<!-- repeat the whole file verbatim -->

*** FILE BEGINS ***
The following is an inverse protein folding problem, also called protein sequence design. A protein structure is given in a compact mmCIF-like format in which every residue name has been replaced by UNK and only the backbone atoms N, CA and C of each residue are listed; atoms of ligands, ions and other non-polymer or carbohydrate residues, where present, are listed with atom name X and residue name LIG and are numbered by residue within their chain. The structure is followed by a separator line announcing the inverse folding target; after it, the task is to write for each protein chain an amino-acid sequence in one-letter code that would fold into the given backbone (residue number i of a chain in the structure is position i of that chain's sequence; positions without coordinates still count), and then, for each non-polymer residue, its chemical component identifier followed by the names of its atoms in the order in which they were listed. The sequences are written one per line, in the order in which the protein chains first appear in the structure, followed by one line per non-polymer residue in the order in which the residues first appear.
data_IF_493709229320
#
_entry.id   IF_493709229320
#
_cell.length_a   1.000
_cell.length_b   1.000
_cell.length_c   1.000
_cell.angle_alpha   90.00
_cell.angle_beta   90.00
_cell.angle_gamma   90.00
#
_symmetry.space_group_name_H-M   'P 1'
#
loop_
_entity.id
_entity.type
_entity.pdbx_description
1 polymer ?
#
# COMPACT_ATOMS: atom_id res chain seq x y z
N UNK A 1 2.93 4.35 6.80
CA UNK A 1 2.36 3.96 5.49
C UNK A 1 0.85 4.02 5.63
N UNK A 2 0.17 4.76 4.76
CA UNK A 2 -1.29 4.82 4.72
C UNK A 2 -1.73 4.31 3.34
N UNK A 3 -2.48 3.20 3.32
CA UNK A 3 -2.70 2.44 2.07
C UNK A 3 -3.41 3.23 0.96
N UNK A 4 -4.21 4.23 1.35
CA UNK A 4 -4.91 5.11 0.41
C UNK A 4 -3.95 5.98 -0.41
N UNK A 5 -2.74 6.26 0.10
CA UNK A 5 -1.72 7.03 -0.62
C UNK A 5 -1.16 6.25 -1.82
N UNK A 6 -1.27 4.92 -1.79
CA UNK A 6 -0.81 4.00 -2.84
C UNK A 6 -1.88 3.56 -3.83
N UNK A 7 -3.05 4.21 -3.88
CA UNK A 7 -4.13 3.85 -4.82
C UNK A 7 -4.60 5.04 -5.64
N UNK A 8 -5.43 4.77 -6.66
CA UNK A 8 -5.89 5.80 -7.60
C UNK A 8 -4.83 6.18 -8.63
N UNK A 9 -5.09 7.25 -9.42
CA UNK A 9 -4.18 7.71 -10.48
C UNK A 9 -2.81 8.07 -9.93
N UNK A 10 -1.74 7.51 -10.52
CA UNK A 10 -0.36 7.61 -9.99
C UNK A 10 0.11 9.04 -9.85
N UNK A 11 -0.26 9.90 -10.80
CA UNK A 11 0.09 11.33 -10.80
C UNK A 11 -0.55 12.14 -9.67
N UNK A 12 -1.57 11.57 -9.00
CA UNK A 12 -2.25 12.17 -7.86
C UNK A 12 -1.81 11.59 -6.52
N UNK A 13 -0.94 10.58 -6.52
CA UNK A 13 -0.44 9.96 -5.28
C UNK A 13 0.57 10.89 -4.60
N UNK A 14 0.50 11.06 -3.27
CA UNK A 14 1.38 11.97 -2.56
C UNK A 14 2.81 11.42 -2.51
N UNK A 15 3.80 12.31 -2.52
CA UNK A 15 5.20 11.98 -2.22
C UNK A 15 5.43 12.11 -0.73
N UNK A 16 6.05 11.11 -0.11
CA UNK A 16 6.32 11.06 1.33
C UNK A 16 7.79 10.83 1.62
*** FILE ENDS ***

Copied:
The following is an inverse protein folding problem, also called protein sequence design. A protein structure is given in a compact mmCIF-like format in which every residue name has been replaced by UNK and only the backbone atoms N, CA and C of each residue are listed; atoms of ligands, ions and other non-polymer or carbohydrate residues, where present, are listed with atom name X and residue name LIG and are numbered by residue within their chain. The structure is followed by a separator line announcing the inverse folding target; after it, the task is to write for each protein chain an amino-acid sequence in one-letter code that would fold into the given backbone (residue number i of a chain in the structure is position i of that chain's sequence; positions without coordinates still count), and then, for each non-polymer residue, its chemical component identifier followed by the names of its atoms in the order in which they were listed. The sequences are written one per line, in the order in which the protein chains first appear in the structure, followed by one line per non-polymer residue in the order in which the residues first appear.
data_IF_493709229320
#
_entry.id   IF_493709229320
#
_cell.length_a   1.000
_cell.length_b   1.000
_cell.length_c   1.000
_cell.angle_alpha   90.00
_cell.angle_beta   90.00
_cell.angle_gamma   90.00
#
_symmetry.space_group_name_H-M   'P 1'
#
loop_
_entity.id
_entity.type
_entity.pdbx_description
1 polymer ?
#
# COMPACT_ATOMS: atom_id res chain seq x y z
N UNK A 1 2.93 4.35 6.80
CA UNK A 1 2.36 3.96 5.49
C UNK A 1 0.85 4.02 5.63
N UNK A 2 0.17 4.76 4.76
CA UNK A 2 -1.29 4.82 4.72
C UNK A 2 -1.73 4.31 3.34
N UNK A 3 -2.48 3.20 3.32
CA UNK A 3 -2.70 2.44 2.07
C UNK A 3 -3.41 3.23 0.96
N UNK A 4 -4.21 4.23 1.35
CA UNK A 4 -4.91 5.11 0.41
C UNK A 4 -3.95 5.98 -0.41
N UNK A 5 -2.74 6.26 0.10
CA UNK A 5 -1.72 7.03 -0.62
C UNK A 5 -1.16 6.25 -1.82
N UNK A 6 -1.27 4.92 -1.79
CA UNK A 6 -0.81 4.00 -2.84
C UNK A 6 -1.88 3.56 -3.83
N UNK A 7 -3.05 4.21 -3.88
CA UNK A 7 -4.13 3.85 -4.82
C UNK A 7 -4.60 5.04 -5.64
N UNK A 8 -5.43 4.77 -6.66
CA UNK A 8 -5.89 5.80 -7.60
C UNK A 8 -4.83 6.18 -8.63
N UNK A 9 -5.09 7.25 -9.42
CA UNK A 9 -4.18 7.71 -10.48
C UNK A 9 -2.81 8.07 -9.93
N UNK A 10 -1.74 7.51 -10.52
CA UNK A 10 -0.36 7.61 -9.99
C UNK A 10 0.11 9.04 -9.85
N UNK A 11 -0.26 9.90 -10.80
CA UNK A 11 0.09 11.33 -10.80
C UNK A 11 -0.55 12.14 -9.67
N UNK A 12 -1.57 11.57 -9.00
CA UNK A 12 -2.25 12.17 -7.86
C UNK A 12 -1.81 11.59 -6.52
N UNK A 13 -0.94 10.58 -6.52
CA UNK A 13 -0.44 9.96 -5.28
C UNK A 13 0.57 10.89 -4.60
N UNK A 14 0.50 11.06 -3.27
CA UNK A 14 1.38 11.97 -2.56
C UNK A 14 2.81 11.42 -2.51
N UNK A 15 3.80 12.31 -2.52
CA UNK A 15 5.20 11.98 -2.22
C UNK A 15 5.43 12.11 -0.73
N UNK A 16 6.05 11.11 -0.11
CA UNK A 16 6.32 11.06 1.33
C UNK A 16 7.79 10.83 1.62